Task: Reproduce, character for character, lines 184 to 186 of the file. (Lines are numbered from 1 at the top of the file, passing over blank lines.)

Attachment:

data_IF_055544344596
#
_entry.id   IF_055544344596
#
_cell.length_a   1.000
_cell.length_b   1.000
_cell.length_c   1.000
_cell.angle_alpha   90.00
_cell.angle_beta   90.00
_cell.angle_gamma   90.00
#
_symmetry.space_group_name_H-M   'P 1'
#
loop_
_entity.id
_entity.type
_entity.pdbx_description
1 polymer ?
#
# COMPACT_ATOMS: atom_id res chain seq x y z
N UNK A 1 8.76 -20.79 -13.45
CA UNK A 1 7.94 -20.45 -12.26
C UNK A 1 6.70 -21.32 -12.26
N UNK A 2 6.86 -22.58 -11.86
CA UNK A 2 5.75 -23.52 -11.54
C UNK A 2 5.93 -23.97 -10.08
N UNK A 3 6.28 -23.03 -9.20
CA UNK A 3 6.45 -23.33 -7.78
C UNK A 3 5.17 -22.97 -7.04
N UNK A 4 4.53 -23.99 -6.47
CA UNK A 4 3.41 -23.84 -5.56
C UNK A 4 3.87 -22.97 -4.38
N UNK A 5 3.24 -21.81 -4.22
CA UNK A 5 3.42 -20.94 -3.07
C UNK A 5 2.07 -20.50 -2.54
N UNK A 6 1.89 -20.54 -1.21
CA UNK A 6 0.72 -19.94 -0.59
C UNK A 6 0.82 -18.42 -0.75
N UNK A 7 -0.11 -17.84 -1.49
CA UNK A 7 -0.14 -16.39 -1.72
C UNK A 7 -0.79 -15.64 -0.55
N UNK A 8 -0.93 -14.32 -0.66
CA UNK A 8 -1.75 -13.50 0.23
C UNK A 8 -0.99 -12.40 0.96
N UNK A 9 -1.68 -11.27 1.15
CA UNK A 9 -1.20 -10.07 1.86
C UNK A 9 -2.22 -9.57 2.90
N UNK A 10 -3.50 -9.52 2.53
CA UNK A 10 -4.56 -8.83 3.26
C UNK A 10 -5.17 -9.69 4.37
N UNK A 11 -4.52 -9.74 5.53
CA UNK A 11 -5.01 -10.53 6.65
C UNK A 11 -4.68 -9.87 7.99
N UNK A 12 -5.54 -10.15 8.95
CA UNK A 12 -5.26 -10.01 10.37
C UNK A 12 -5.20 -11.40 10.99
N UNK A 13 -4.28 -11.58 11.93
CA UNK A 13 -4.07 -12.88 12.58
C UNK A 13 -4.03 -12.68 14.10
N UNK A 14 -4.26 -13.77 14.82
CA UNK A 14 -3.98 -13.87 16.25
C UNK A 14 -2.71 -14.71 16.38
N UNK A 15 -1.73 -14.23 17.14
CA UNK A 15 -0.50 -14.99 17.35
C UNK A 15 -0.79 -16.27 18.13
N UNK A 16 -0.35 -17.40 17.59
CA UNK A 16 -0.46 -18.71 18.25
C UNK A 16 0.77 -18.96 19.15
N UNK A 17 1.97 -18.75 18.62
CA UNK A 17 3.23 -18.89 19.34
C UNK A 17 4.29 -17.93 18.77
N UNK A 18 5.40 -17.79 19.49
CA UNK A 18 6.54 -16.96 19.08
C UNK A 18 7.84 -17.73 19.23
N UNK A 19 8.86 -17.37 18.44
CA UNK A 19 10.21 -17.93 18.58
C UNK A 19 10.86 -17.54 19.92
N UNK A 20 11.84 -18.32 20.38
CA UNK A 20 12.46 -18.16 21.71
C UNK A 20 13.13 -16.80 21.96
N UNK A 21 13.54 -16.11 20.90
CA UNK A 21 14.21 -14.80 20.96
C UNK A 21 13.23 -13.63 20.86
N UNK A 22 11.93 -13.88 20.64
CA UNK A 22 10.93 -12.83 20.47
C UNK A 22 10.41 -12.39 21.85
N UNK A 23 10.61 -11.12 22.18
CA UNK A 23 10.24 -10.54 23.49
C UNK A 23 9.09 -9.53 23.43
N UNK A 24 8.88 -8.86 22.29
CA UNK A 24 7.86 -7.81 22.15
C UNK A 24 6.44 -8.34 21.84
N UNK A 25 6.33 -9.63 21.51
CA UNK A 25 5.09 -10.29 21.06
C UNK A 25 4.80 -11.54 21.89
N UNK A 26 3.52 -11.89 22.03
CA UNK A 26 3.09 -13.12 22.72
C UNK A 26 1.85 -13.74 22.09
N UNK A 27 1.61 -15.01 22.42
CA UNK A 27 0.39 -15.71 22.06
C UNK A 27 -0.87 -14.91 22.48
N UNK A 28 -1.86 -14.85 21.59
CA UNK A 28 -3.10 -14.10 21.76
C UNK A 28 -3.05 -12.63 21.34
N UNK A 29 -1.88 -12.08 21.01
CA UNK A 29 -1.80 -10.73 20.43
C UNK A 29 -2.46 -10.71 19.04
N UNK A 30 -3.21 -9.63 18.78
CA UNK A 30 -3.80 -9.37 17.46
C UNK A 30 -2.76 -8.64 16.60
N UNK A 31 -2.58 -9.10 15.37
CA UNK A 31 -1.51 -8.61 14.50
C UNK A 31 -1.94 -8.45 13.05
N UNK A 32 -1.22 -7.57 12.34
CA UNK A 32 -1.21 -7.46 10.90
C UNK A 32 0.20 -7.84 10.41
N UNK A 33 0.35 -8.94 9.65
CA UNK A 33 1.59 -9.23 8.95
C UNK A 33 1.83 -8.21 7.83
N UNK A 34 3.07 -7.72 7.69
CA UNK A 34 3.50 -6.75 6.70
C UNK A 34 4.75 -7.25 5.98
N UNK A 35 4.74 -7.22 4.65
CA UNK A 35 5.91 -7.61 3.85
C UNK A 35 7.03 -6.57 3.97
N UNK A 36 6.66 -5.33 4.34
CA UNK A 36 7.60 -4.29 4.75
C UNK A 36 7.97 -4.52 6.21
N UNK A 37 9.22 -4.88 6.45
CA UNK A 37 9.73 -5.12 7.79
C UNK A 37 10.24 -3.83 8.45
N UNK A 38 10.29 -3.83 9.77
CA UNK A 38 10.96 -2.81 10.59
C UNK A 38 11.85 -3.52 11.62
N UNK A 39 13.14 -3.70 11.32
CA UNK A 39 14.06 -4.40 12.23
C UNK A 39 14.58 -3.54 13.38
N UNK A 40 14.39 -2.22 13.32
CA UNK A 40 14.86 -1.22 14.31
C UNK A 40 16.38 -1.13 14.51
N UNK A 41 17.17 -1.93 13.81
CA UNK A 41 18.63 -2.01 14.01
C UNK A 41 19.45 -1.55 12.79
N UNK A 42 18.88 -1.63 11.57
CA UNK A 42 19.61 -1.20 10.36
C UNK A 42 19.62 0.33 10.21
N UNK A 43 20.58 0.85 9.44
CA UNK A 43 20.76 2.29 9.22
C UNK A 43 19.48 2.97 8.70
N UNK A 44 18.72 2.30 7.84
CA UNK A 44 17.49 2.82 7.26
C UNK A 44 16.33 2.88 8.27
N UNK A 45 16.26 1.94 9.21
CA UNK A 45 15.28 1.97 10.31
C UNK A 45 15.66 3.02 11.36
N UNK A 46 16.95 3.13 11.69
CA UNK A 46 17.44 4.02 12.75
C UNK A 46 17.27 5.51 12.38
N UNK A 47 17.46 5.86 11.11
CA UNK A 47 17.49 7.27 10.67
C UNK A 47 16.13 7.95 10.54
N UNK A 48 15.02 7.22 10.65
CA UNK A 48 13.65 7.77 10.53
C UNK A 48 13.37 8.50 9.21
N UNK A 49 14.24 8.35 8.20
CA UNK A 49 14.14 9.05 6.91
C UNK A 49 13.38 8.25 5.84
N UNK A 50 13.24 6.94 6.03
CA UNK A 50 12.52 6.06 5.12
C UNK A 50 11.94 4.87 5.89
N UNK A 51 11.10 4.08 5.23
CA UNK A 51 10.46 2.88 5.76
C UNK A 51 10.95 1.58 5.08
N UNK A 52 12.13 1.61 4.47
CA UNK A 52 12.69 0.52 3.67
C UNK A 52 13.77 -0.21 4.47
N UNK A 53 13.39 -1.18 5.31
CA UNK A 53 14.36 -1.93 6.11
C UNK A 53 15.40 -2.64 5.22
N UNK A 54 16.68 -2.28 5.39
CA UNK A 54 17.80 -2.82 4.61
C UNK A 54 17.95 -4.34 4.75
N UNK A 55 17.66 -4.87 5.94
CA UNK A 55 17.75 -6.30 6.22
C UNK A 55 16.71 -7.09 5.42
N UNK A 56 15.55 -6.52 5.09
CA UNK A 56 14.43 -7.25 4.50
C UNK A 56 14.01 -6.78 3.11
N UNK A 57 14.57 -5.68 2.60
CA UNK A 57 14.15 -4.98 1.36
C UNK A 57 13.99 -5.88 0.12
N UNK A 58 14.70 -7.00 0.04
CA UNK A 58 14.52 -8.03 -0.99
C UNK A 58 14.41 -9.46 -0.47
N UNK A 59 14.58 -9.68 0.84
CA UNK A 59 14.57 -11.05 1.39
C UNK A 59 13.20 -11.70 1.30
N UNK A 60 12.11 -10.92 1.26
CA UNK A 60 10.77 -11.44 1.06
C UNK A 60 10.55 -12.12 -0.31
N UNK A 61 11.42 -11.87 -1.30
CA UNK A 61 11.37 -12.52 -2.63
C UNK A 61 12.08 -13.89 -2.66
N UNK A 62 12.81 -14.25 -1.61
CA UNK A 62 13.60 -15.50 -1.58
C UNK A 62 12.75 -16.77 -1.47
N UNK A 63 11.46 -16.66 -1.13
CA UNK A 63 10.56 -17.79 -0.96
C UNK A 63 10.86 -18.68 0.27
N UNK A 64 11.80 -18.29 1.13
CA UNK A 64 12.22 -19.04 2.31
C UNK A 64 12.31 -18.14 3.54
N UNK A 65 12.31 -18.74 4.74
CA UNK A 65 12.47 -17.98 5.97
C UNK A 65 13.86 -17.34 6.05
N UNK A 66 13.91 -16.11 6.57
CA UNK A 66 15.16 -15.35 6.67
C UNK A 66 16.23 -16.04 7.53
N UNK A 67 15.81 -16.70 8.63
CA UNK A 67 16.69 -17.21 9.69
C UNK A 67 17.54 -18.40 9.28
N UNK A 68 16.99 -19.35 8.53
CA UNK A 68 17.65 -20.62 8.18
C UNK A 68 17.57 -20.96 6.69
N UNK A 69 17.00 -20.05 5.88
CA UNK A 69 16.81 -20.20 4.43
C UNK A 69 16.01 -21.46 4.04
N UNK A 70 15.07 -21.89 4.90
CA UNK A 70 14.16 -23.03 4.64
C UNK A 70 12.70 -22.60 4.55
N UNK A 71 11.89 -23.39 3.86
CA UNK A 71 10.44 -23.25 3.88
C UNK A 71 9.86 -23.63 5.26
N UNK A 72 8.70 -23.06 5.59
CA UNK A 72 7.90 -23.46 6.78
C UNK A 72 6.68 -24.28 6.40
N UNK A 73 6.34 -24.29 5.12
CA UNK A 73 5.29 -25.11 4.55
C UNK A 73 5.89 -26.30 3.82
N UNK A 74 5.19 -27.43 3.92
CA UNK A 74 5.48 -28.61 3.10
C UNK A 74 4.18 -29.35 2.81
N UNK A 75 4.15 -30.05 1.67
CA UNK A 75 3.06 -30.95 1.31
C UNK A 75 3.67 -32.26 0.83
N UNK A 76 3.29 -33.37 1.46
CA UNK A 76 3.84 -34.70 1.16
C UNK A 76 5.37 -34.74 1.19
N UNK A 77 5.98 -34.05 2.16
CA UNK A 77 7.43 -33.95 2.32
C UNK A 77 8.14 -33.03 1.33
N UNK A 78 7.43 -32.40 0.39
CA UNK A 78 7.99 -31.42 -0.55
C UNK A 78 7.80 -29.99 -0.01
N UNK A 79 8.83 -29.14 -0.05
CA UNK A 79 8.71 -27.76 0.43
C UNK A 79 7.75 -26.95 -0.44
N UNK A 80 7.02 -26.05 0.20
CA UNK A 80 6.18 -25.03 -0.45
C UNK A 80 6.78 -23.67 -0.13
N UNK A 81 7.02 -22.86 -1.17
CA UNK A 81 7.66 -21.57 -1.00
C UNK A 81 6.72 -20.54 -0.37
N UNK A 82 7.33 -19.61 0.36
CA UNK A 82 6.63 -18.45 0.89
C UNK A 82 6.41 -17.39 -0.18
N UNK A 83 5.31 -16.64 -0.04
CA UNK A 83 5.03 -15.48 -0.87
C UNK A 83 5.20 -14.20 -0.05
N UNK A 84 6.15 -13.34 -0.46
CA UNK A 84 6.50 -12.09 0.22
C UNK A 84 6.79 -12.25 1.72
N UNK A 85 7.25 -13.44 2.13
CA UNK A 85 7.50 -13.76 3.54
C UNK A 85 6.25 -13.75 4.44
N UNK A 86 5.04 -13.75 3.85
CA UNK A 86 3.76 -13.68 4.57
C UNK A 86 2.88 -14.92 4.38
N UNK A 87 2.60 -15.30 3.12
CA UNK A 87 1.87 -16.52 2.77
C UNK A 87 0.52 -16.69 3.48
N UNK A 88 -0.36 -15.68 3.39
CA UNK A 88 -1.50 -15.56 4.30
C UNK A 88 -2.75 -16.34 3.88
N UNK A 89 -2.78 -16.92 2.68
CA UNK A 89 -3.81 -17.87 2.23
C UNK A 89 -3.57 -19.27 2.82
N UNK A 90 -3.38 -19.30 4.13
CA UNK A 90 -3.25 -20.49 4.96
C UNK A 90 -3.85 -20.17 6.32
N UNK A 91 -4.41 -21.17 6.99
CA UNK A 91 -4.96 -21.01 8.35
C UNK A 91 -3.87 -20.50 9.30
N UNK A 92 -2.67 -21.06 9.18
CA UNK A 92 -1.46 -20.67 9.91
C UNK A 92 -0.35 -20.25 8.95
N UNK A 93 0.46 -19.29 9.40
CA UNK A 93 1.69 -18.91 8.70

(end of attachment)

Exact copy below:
CA UNK A 55 17.75 -6.30 6.22
C UNK A 55 16.71 -7.09 5.42
N UNK A 56 15.55 -6.52 5.09